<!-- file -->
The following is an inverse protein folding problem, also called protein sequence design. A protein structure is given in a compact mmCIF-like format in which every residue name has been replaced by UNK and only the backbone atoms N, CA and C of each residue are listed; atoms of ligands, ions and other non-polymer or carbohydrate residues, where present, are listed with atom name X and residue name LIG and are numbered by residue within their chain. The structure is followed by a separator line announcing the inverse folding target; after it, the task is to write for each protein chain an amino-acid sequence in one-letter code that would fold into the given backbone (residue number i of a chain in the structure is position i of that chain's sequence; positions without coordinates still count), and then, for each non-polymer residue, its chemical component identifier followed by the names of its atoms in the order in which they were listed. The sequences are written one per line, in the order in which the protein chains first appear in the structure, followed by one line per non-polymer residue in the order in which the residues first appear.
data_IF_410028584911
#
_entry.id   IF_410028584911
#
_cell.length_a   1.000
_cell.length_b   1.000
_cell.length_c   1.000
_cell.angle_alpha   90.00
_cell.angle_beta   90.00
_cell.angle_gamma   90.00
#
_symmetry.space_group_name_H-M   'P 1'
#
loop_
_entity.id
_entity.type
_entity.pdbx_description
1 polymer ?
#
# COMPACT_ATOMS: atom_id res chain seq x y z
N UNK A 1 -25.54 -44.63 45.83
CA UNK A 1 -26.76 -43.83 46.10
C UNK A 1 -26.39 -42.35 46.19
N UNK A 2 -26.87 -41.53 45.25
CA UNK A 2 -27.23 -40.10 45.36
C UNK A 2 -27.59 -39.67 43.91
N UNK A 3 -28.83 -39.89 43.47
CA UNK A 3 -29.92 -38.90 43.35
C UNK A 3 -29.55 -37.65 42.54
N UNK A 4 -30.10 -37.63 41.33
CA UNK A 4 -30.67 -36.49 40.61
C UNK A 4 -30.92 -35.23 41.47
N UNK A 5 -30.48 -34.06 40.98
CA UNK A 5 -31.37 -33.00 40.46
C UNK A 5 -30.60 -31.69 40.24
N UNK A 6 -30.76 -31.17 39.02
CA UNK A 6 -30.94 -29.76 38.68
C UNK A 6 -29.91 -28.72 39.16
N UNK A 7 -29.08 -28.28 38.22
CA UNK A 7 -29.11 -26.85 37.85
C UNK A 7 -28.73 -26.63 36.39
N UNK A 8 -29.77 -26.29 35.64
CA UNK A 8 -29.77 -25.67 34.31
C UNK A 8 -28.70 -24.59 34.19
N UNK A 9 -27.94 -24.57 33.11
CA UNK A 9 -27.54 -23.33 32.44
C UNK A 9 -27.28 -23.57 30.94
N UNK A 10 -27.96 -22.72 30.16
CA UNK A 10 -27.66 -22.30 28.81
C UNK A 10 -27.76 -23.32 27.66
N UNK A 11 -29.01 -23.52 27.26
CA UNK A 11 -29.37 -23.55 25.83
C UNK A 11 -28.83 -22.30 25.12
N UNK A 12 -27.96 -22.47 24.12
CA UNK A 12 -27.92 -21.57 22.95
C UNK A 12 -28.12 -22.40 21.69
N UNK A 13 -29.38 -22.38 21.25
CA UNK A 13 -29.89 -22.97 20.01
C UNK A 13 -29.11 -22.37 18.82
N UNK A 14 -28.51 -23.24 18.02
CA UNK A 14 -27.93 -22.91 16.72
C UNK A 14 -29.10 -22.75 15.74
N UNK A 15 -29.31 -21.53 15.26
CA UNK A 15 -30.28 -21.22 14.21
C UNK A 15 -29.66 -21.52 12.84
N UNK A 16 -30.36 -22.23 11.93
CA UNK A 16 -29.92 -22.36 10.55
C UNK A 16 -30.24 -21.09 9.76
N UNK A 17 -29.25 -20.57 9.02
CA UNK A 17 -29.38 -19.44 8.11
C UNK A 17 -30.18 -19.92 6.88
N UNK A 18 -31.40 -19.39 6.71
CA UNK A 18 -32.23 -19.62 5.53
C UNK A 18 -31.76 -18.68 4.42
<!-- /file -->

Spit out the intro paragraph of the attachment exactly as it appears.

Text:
The following is an inverse protein folding problem, also called protein sequence design. A protein structure is given in a compact mmCIF-like format in which every residue name has been replaced by UNK and only the backbone atoms N, CA and C of each residue are listed; atoms of ligands, ions and other non-polymer or carbohydrate residues, where present, are listed with atom name X and residue name LIG and are numbered by residue within their chain. The structure is followed by a separator line announcing the inverse folding target; after it, the task is to write for each protein chain an amino-acid sequence in one-letter code that would fold into the given backbone (residue number i of a chain in the structure is position i of that chain's sequence; positions without coordinates still count), and then, for each non-polymer residue, its chemical component identifier followed by the names of its atoms in the order in which they were listed. The sequences are written one per line, in the order in which the protein chains first appear in the structure, followed by one line per non-polymer residue in the order in which the residues first appear.